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Sir Richard Evans (left), the British ambassador to China, and Zhou Nan, chairman of the Chinese negotiating team, exchange documents after signing a draft of the joint declaration. Photo: P.Y. Tang

As Hong Kong marks 35 years since draft Sino-British Joint Declaration was signed, is universal suffrage as out of reach as ever?

  • Anniversary of first signing coincides with town hall dialogue between city’s leader Carrie Lam and community
  • But decades after election was promised in Basic Law, Hongkongers are no closer to having say in who leads them
Thursday is the 35th anniversary of the signing of a draft of the Sino-British Joint Declaration on Hong Kong’s future, and coincides with the city’s beleaguered leader Carrie Lam Cheng Yuet-ngor’s first town hall dialogue with the community.

While the uncertainty over whether the capitalist system and way of life would continue in the former British colony has been removed since Hong Kong returned to Chinese rule, some issues not clearly addressed by the accord remain.

And whether the declaration, which was initialled by vice-minister of foreign affairs Zhou Nan and British ambassador to China Richard Evans on September 26, 1984, is still valid, remains a bone of contention.

Formally signed on December 19, 1984, in Beijing, by premier Zhao Ziyang and British prime minister Margaret Thatcher, the declaration said the central government would appoint the chief executive based on the results of “elections or consultations to be held locally”.

British prime minister Margaret Thatcher (left) and Chinese premier Zhao Ziyang sign the joint declaration as the late Deng Xiaoping (centre) looks on in the Great Hall of the People in Beijing on December 19, 1984. Photo: Xinhua

Later in the Basic Law, universal suffrage was promised as the “ultimate aim” for electing the city’s leader, and mainland scholars argue this shows it was Beijing that initiated a wave of democratisation in the mid-1980s.

British government records, declassified from the National Archives in London in 2014, revealed then foreign secretary Geoffrey Howe proposed on September 6, 1984 that London should accept Beijing’s position that the chief executive could be chosen by “election or consultation”, in return for a statement in the joint declaration that the legislature should be elected.

Former Hong Kong governor David Wilson told the Post in an interview in 2014 that Beijing made a last-minute concession in 1984 to London’s proposal, that the Sino-British Joint Declaration would specify that the post-1997 legislature should be elected.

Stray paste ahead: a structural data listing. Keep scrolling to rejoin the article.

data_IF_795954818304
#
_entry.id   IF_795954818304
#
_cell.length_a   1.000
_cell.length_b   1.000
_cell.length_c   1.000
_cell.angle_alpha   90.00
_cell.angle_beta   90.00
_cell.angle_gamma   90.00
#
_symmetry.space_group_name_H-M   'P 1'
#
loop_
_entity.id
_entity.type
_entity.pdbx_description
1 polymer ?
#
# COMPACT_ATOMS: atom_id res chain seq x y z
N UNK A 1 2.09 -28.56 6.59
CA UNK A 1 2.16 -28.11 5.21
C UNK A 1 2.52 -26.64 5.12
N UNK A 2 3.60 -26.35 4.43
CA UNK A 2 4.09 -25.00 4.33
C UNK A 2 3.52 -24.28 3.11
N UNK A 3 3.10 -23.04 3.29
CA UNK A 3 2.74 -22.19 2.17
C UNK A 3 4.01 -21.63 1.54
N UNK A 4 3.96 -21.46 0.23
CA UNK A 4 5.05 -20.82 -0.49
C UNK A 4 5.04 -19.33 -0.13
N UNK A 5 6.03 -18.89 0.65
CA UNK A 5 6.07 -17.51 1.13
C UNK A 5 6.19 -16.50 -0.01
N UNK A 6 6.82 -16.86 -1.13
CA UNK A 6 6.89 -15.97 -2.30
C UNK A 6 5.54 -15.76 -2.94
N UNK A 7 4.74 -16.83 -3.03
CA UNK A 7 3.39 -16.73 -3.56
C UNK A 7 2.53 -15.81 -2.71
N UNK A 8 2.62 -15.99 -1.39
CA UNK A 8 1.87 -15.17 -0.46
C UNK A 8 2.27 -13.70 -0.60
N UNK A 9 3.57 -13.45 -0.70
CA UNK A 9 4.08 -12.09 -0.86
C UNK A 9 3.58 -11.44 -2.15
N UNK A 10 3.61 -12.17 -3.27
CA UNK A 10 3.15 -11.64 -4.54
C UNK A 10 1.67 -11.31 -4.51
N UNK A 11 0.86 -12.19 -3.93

But those who expected greater democracy have been left disappointed, and universal suffrage still eludes the city.

The anniversary of the signing of the declaration also coincides with the fifth anniversary of student demonstrators storming a forecourt at the government’s headquarters in Admiralty.

That incident triggered the 2014 Occupy protests, which called for greater democracy and nearly brought the city to a standstill.

In June 2015, the Legislative Council rejected the Hong Kong government’s proposal to carry out the 2017 election of the chief executive based on Beijing’s restrictive framework, under which voters could only choose from two or three candidates endorsed by the majority of a 1,200-member nominating committee.

In a message posted on Facebook on September 18 this year, pro-independence group Studentlocalism said the Hong Kong government had “seriously violated” the joint declaration by having failed to implement universal suffrage for electing the chief executive, and the legislature, since the handover.

Beijing tells Britain it has no ‘moral responsibility’ for Hong Kong

The government issued a statement the following day rebutting the group’s claim, and said the accord did not have any paragraph setting out the implementation of “dual universal suffrage”.

In a message posted on his Facebook page on the same day, former chief executive Leung Chun-ying said the claim that “the absence of dual universal suffrage is a violation of the joint declaration” was misleading.

Leung urged the relevant government departments to clarify the fact to those misled by such a claim.

In November 2014, Ni Jian, China’s deputy ambassador to Britain, told Richard Ottaway, chairman of the foreign affairs committee of the House of Commons, that the declaration was “now void and covered only the period from the signing in 1984, until the handover in 1997”.

A month later, Raymond Tam Chi-yuen, Hong Kong’s secretary for constitutional and mainland affairs at the time, said Britain had no right to monitor the implementation of the agreement after 1997.

Anti-government protesters rally inside the arrivals hall at Hong Kong International Airport in August. Photo: EPA-EFE

In July this year, then British foreign secretary Jeremy Hunt said the agreement remained in effect and was a legally binding one that must be honoured.

Chinese foreign ministry spokesman Geng Shuang said Beijing had made “stern representations” over the comments and said Hunt still harboured “colonial illusions”.

The Post’s editorial on September 27, 1984, a day after the draft declaration was signed, said: “Hong Kong people, after digesting the salient points of the draft agreement, will be better able to understand the Zen concept of the sound of one hand clapping. For the wish to applaud the Sino-British agreement is tempered by the uncertainty of whether it will all come to pass.

“One hand will want to clap, but will it make contact? Hongkong people can trust [then China’s paramount leader] Deng Xiaoping. Will his own generation and their successors accept his unique prescription? There is no answer to that question. We are left with but the sound of one hand clapping.”

This article appeared in the South China Morning Post print edition as: Joint declaration still bone of contention, 35 years on